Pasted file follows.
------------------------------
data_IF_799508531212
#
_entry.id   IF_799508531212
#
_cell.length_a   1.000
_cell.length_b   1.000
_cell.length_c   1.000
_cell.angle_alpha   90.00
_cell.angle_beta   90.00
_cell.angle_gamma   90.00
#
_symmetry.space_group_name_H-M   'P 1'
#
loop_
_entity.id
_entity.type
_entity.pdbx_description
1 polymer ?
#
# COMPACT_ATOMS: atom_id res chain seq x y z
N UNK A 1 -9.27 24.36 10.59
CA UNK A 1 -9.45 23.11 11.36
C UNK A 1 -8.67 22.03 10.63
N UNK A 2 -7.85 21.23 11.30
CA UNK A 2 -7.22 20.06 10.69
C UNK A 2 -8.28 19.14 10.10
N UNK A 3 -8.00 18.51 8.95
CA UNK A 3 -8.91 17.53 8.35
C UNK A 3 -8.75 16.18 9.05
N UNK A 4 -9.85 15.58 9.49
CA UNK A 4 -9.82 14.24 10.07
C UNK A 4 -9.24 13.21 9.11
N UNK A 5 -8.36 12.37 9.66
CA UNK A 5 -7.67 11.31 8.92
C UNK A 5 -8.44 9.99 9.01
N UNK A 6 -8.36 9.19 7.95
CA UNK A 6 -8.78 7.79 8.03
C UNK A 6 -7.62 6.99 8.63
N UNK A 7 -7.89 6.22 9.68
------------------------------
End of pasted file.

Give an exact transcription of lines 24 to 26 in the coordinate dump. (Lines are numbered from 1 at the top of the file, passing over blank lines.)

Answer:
N UNK A 2 -7.85 21.23 11.30
CA UNK A 2 -7.22 20.06 10.69
C UNK A 2 -8.28 19.14 10.10